For the melt droplet hydrodynamic fragmentation, the coarse drop break up model is used in the MC3D code. The model is based on wave crest stripping followed by catastrophic break up, and depends on the Weber’s number (We). If the melt droplets We are above the critical value ( ), then melt droplet hydrodynamic fragmentation could occur. Below , internal forces inside the melt droplet cannot overcome the cohesive forces of the melt droplet surface tension and the hydrodynamic fragmentation stops. For , the most commonly used value 12 was taken. The coarse drop break up correlation used in MC3D should hold only for We above 350. For We below 350, two additional damping functions are introduced to take into account also other hydrodynamic fragmentation modes presented at lower We. The first damping function is introduced for We below 20, and the second damping function for We below 350. A sensitivity study was performed to evaluate the damping functions influence on the premixing results (Figure 3). [6]

Figure 3: Mean Sauter diameter (SDM) history (a) and melt droplets fraction history (b) for TROI-13 premixing simulations using different melt droplets fragmentation modelling options.

On Figure 3(a), the simulated mean Sauter diameter (SDM) results are given. SDM is defined as the mean sphere diameter that has the same volume/surface area ratio as the particles of interest. Based on the nonexplosive TROI-9 experiment, a SDM of around 2 mm could be expected in the premixing phase (Table 1). In the case of the nonexplosive TROI-11 experiment, SDM was overestimated since part of UO2 pellets was not fully melted. The comparison of simulation results with the experimental results in Table 1 indicates that the use of both damping functions (designator BDF—both damping functions) overestimates SDM. If both damping functions were suppressed (designator NDF—no damping function), SDM was strongly underestimated due to the hydrodynamic fragmentation process overestimation. By suppressing, only the second damping function SDM is still underestimated (designator FDF—first damping function). The SDM values for FDF were around 1.5 mm as long as the effect of the melt droplets coalescence did not become dominant. Therefore, one can conclude that the simulated SDM for case FDF is in reasonable agreement to the expected 2 mm in the nonexplosive cases. The final SDM decrease (to around 1 mm in case FDF) was due to the coalescence of larger melt droplets, which were still liquid at the end of the premixing phase. The results indicate that there is a need for further investigation of the melt droplet hydrodynamic fragmentation modelling.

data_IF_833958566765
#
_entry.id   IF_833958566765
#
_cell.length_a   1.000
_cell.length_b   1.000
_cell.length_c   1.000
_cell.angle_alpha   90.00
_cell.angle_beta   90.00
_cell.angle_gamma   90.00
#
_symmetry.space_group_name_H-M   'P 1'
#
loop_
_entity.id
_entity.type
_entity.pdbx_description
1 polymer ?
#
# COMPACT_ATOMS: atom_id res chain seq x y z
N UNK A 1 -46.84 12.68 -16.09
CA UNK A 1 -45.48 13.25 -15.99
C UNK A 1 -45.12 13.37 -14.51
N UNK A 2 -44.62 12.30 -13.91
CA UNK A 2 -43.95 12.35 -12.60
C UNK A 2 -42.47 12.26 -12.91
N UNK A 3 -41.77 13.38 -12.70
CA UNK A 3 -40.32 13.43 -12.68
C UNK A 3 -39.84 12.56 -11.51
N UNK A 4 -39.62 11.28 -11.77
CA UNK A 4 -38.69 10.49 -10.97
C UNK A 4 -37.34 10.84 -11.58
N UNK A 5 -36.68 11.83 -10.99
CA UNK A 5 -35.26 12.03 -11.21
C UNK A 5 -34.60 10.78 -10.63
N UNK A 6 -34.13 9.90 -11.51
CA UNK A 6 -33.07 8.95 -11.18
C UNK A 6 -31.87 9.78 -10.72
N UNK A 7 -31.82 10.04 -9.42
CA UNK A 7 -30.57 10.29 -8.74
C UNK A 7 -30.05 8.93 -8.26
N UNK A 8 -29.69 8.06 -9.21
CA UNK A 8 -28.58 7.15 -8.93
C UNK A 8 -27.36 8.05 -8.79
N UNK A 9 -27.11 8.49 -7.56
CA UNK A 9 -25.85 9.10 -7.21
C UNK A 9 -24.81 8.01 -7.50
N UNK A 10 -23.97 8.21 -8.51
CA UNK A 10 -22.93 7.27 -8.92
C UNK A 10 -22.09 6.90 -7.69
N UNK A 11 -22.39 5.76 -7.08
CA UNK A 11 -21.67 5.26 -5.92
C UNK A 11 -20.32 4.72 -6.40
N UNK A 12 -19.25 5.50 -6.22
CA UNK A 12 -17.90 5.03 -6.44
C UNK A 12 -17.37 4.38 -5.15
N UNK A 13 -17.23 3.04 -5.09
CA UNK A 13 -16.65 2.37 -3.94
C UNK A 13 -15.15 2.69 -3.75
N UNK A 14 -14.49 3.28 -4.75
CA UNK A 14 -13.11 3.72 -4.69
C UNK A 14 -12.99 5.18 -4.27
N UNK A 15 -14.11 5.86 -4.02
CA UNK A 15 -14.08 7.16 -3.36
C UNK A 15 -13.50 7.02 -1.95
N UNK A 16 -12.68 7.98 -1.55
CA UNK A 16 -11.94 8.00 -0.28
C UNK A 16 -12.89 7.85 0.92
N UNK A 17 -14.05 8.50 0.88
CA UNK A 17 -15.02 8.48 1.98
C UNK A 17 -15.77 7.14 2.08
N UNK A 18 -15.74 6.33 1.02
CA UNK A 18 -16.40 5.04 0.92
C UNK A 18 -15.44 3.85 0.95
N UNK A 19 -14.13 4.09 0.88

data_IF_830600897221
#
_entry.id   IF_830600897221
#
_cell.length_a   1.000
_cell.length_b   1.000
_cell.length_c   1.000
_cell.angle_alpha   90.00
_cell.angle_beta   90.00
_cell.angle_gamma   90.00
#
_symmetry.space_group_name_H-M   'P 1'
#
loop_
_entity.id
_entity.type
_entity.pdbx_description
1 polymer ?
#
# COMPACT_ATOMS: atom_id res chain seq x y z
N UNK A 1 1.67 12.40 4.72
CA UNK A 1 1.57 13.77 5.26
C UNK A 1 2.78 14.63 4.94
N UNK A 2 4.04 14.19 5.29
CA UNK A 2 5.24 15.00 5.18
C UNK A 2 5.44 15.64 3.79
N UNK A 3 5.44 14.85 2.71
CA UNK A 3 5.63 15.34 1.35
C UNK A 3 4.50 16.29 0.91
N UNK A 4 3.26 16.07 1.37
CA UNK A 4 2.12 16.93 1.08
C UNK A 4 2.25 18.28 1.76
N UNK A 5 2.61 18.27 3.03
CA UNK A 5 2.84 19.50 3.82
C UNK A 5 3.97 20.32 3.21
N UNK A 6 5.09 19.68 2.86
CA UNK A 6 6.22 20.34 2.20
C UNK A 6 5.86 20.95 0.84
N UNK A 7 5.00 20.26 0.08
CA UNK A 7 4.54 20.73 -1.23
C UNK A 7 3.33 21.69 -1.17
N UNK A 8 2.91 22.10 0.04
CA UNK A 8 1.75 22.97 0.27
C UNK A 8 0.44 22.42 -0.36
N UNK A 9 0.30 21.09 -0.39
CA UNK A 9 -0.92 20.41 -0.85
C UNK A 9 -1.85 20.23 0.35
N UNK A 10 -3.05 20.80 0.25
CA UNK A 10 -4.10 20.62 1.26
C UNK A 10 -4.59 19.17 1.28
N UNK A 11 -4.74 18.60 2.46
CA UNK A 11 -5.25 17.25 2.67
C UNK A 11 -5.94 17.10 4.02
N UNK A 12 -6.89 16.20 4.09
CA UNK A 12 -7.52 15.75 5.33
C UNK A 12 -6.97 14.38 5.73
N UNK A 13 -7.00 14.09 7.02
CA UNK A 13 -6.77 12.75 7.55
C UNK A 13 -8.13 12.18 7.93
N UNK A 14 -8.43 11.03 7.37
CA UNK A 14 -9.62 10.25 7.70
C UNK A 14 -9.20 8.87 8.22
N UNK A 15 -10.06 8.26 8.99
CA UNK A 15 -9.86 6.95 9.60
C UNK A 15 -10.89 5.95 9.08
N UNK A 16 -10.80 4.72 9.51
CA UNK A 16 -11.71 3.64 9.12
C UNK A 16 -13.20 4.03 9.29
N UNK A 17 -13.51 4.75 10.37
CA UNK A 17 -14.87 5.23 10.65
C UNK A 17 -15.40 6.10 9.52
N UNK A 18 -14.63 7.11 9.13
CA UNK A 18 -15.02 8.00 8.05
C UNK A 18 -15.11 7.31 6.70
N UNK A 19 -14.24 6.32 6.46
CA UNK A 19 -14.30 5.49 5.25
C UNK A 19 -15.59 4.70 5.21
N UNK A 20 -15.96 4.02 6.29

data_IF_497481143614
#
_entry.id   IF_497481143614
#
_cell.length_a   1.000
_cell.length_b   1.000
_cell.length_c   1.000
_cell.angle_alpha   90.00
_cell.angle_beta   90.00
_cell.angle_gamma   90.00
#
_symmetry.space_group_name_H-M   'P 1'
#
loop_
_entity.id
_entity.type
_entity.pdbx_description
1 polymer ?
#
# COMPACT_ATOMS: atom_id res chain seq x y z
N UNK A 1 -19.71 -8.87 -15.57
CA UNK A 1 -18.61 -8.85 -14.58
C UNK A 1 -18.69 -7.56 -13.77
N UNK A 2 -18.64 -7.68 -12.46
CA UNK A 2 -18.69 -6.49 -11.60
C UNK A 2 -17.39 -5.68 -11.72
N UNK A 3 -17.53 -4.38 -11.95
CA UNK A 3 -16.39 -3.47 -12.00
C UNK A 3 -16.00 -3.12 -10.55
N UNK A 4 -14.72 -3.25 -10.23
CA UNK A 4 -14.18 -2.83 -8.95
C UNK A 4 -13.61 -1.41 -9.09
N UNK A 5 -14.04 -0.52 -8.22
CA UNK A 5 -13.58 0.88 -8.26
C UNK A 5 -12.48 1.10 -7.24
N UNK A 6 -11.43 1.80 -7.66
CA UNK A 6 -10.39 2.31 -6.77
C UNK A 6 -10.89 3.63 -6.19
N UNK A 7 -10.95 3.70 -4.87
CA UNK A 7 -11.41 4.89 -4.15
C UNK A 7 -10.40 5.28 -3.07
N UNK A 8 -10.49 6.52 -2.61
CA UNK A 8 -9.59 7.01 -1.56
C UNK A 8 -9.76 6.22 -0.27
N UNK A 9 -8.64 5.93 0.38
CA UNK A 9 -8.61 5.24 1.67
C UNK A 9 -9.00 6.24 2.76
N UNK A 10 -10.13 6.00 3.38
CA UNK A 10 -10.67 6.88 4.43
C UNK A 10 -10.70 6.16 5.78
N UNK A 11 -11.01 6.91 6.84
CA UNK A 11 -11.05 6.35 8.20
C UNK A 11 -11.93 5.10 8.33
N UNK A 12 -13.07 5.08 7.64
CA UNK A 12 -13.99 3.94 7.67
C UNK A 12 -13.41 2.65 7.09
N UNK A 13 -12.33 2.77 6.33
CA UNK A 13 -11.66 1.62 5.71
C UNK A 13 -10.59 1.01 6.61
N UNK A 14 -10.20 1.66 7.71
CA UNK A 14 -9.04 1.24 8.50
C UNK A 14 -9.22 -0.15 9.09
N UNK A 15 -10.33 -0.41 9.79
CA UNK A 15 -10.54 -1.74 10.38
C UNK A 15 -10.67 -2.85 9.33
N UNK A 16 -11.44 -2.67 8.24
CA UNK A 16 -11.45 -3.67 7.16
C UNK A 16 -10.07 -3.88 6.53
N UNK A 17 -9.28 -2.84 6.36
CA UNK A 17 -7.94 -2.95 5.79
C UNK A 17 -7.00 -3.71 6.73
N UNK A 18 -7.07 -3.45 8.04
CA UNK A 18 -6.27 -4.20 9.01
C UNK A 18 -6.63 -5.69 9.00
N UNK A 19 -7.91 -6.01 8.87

Additionally, Figure 3(b) shows also the melt droplets fraction with regard to the total injected corium jet mass. The melt droplets coalescence was estimated to be low in TROI-13-like experiments, since no information about an observed cake was given in [5]. Although it was expected to achieve a low coalescence with the increased (from the default 2800 K to 2820 K) and by selecting the lower (SERENA value 3300 K instead of quite probable 3500 K or even higher), the coalescence still remained important once the jet reached the test vessel bottom at premixing time around 0.25 second (Figure 3). Since the steam explosion occurred already before the coalescence could become significant, we did not try to improve the coalescence modelling in our premixing simulations. As seen on Figure 3, the suppression of damping functions (FDF, NDF) strongly influences the SDM values and the coalescence. The coalescence reduction for smaller melt droplets could be explained with more extensive melt droplets freezing, since frozen droplets cannot coalescence. The coalescence was overestimated in all simulated cases if compared to the experimentally observed low coalescence. A way to improve the coalescence behavior is to improve the melt droplet solidification model.

3.2. Initial Conditions for Explosion Simulation

The initial conditions inside the test vessel for the TROI-13 steam explosion simulations were determined based on the FDF premixing simulation case (Figure 4), where the agreement with experimental measurements was the best. The steam explosion was triggered at premixing time 0.25 second, which was selected based on general experimental observations that a spontaneous steam explosion usually triggers by the contact of the molten corium with the bottom of the test vessel.

Figure 4: Volume fractions of water (TXLIQ), vapor (TXVAP), and melt droplets (TXGOU) inside the test vessel at triggering time in the premixing simulation.